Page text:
The 4-Letter “C” Word for Investors: Cash

Posted by Brad McMillan, CFA, CAIA, MAI

Find me on:

This entry was posted on Aug 17, 2017 1:33:01 PM

and tagged Investing

Leave a comment

cashRecently, many readers have asked me about where the market is, as they are worried about what to do with their portfolios. The gentleman behind the grill at the café where I get breakfast, who knows what I do, has the same questions for me. Advisors want to know what I think about gold as a risk reducer. Almost every day for the past couple of weeks, I have heard about the nervousness. People are getting scared.

What’s causing the fear?

Part of this is seasonal. August and September are notoriously the weakest months for the market, and people react to that. Part of it is a response to real uncertainty, with North Korea and the latest round of controversy from Washington. And part of it, frankly, is probably due to people like me, who have been vocally worrying about how expensive the market is. I plead guilty on that last one. Although, as I noted in this month’s market risk update, the risks are high but don’t look to be immediate.

But no matter where the fear comes from, the takeaway is that many investors have moved too far out on the risk curve, and their portfolios are no longer in the right place for their peace of mind. With the recent appreciation in the stock market, it is easy to see how gains could push your stock allocation up to a level you are not comfortable with—and how you could start to fear losing them.

About that “c” word

Which brings us to the use of the “c” word. In the investment context, that word is “cash,” which is usually a four-letter word not only literally but also metaphorically. Cash in a portfolio is generally seen as wasted space, guaranteed to lose purchasing power over time as inflation creeps up and to miss the gains that usually come from financial investments.

On an institutional or long-term basis, these criticisms of cash are dead on. The opportunity cost and inflation cost are very real. Over time, it is certainly best to keep your money invested. Shorter term, and when risk levels are perceived to be high, however, the arguments against cash are not so clear.

Does increasing your cash allocation make sense?

Given the situation today, if an investor is worried, a larger allocation to cash might make sense. With interest rates so low, the return forgone from bonds is quite low by historical standards. Plus, with stock prices so high, the downside risk is quite high by historical standards, and the future expected returns are low. From an investment perspective, then, the argument against cash is weaker than it has been for decades.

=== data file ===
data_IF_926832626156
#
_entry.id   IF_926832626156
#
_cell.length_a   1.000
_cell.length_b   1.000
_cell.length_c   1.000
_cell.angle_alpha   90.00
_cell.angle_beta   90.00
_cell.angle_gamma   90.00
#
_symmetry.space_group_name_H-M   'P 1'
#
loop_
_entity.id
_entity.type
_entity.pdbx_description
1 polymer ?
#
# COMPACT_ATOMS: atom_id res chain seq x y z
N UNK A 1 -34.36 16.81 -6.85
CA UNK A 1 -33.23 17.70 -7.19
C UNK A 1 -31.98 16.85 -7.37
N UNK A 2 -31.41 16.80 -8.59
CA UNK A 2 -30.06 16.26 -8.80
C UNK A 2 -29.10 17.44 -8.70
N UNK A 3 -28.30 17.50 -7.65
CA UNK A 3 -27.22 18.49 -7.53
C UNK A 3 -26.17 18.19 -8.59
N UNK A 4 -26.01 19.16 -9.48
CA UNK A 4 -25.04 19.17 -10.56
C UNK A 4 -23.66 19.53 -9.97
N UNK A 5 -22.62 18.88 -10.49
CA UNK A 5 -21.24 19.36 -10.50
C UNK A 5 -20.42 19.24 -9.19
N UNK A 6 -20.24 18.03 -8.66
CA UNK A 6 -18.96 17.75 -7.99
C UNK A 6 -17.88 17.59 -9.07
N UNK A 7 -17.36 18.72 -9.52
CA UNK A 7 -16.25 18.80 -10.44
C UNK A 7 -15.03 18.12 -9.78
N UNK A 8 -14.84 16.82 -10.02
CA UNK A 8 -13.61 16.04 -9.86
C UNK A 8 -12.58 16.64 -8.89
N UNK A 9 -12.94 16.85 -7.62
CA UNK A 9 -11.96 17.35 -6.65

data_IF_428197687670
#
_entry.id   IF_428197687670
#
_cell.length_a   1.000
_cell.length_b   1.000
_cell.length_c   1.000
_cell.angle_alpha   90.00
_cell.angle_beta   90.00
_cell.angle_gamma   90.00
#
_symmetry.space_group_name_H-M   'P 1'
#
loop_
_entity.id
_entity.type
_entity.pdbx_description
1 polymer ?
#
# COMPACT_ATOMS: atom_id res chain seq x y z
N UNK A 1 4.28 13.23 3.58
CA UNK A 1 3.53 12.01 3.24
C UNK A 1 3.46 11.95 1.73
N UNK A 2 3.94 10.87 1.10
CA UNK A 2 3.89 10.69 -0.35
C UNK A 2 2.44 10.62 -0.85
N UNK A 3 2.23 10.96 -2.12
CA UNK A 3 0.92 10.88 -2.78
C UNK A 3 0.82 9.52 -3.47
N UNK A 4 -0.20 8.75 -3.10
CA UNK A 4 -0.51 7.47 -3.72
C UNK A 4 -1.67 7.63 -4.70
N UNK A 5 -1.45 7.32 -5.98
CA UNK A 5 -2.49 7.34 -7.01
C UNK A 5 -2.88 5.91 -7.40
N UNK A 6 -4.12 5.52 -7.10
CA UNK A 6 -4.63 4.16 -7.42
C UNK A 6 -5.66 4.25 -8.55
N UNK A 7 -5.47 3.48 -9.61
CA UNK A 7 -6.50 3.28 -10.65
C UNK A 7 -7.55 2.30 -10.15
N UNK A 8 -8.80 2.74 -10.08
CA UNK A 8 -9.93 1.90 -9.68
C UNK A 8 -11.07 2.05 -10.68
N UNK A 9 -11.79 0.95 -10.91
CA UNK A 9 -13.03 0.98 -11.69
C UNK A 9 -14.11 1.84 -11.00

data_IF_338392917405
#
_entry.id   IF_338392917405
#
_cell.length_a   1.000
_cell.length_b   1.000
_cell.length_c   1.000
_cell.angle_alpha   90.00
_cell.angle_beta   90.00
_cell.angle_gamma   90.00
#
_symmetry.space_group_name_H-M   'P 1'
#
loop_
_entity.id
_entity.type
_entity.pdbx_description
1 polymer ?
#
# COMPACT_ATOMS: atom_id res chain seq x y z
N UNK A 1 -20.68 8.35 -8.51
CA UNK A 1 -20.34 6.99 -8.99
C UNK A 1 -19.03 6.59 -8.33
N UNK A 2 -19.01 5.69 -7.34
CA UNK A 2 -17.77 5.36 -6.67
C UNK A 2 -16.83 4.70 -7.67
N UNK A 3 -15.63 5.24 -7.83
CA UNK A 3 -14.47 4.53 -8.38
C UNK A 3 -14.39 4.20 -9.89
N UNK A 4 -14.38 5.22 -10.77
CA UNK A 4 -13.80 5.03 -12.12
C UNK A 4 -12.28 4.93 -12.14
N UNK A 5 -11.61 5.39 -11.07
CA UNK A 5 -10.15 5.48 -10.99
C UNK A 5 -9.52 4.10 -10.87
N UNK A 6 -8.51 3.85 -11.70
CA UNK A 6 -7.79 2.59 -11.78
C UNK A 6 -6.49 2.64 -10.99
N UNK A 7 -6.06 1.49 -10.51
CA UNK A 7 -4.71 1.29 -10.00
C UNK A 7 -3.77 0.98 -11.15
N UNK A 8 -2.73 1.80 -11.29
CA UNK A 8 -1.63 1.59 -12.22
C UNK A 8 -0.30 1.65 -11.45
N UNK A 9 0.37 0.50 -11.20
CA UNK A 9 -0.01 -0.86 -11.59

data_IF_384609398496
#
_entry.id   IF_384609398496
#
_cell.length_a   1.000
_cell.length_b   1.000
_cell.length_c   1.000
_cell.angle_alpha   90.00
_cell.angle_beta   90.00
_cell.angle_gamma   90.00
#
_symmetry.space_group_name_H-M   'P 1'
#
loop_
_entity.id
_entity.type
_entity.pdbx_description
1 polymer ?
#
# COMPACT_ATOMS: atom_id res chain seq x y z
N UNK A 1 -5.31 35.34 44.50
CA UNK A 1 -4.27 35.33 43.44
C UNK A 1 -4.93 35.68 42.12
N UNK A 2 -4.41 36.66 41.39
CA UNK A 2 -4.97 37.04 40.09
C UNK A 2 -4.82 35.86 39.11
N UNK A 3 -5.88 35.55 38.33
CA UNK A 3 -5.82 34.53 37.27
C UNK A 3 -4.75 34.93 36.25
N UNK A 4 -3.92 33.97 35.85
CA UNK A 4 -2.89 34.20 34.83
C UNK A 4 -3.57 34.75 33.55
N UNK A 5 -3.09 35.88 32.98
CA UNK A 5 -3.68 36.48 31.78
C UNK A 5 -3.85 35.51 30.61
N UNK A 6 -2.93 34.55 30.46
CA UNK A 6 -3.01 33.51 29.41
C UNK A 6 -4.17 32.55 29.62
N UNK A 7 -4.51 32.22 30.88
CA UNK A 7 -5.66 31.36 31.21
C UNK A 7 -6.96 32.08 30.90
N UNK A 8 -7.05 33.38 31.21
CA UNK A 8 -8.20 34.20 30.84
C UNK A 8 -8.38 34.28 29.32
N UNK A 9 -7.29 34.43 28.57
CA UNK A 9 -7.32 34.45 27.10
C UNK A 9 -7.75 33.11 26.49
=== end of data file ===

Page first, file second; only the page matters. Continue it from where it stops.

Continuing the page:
The argument for cash is also stronger. Having more cash in your portfolio can help you sleep at night. It can give you the freedom to ignore market downturns, at least for a while, as you can spend the cash down rather than sell stocks at low prices. Last but not least, in the event of a drawdown, it lets you invest that cash at higher expected yields and returns. Right now, for many investors, increasing the cash allocation in their portfolios is a reasonable option.

Peace of mind

You don’t want to overdo it, of course, and you certainly want to keep it as a smallish part of your portfolio. The opportunity costs and inflation drag are very real. Over time, too much cash can really hurt your results. For right now, though, adding some more cash could offer real benefits if you are worried. Peace of mind and the ability to stay the course are critical in investing. It is better to keep your portfolio at a comfortable level that you can live with, rather than being aggressive and then pulling out at the wrong time.

Subscribe via E-mail

New call-to-action
Crash-Test Investing
Commonwealth Independent Advisor

Hot Topics

Have a Question?

New Call-to-action

Conversations

Archives

see all

Subscribe

Disclosure

The information on this website is intended for informational/educational purposes only and should not be construed as investment advice, a solicitation, or a recommendation to buy or sell any security or investment product. Please contact your financial professional for more information specific to your situation.

Certain sections of this commentary contain forward-looking statements that are based on our reasonable expectations, estimates, projections, and assumptions. Forward-looking statements are not guarantees of future performance and involve certain risks and uncertainties, which are difficult to predict. Past performance is not indicative of future results. Diversification does not assure a profit or protect against loss in declining markets.

The S&P 500 Index is a broad-based measurement of changes in stock market conditions based on the average performance of 500 widely held common stocks. All indices are unmanaged and investors cannot invest directly into an index.

The MSCI EAFE Index (Europe, Australasia, Far East) is a free float‐adjusted market capitalization index that is designed to measure the equity market performance of developed markets, excluding the U.S. and Canada. The MSCI EAFE Index consists of 21 developed market country indices.  

Third party links are provided to you as a courtesy. We make no representation as to the completeness or accuracy of information provided at these websites. Information on such sites, including third party links contained within, should not be construed as an endorsement or adoption by Commonwealth of any kind. You should consult with a financial advisor regarding your specific situation.

Member FINRASIPC

Please review our Terms of Use

Commonwealth Financial Network®